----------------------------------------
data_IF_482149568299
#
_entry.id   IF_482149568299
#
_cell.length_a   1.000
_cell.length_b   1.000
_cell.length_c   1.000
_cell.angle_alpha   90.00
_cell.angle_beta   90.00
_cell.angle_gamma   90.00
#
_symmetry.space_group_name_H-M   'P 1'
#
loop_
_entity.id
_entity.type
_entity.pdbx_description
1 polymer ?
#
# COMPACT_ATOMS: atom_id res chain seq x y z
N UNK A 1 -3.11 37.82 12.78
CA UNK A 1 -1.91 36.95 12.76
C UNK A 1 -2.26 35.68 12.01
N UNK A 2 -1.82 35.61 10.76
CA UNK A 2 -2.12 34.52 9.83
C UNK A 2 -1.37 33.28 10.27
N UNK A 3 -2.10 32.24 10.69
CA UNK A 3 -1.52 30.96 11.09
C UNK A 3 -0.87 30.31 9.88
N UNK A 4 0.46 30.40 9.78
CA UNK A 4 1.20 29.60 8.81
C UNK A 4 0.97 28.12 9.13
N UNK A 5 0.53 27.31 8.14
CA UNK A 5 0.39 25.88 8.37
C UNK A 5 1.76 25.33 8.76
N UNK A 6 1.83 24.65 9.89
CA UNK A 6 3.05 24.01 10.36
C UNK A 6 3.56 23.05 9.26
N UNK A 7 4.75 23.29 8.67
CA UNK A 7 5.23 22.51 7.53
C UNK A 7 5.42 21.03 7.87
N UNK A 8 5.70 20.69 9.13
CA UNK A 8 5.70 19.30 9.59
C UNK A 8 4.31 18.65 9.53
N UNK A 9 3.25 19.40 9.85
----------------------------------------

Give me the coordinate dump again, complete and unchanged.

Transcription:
data_IF_482149568299
#
_entry.id   IF_482149568299
#
_cell.length_a   1.000
_cell.length_b   1.000
_cell.length_c   1.000
_cell.angle_alpha   90.00
_cell.angle_beta   90.00
_cell.angle_gamma   90.00
#
_symmetry.space_group_name_H-M   'P 1'
#
loop_
_entity.id
_entity.type
_entity.pdbx_description
1 polymer ?
#
# COMPACT_ATOMS: atom_id res chain seq x y z
N UNK A 1 -3.11 37.82 12.78
CA UNK A 1 -1.91 36.95 12.76
C UNK A 1 -2.26 35.68 12.01
N UNK A 2 -1.82 35.61 10.76
CA UNK A 2 -2.12 34.52 9.83
C UNK A 2 -1.37 33.28 10.27
N UNK A 3 -2.10 32.24 10.69
CA UNK A 3 -1.52 30.96 11.09
C UNK A 3 -0.87 30.31 9.88
N UNK A 4 0.46 30.40 9.78
CA UNK A 4 1.20 29.60 8.81
C UNK A 4 0.97 28.12 9.13
N UNK A 5 0.53 27.31 8.14
CA UNK A 5 0.39 25.88 8.37
C UNK A 5 1.76 25.33 8.76
N UNK A 6 1.83 24.65 9.89
CA UNK A 6 3.05 24.01 10.36
C UNK A 6 3.56 23.05 9.26
N UNK A 7 4.75 23.29 8.67
CA UNK A 7 5.23 22.51 7.53
C UNK A 7 5.42 21.03 7.87
N UNK A 8 5.70 20.69 9.13
CA UNK A 8 5.70 19.30 9.59
C UNK A 8 4.31 18.65 9.53
N UNK A 9 3.25 19.40 9.85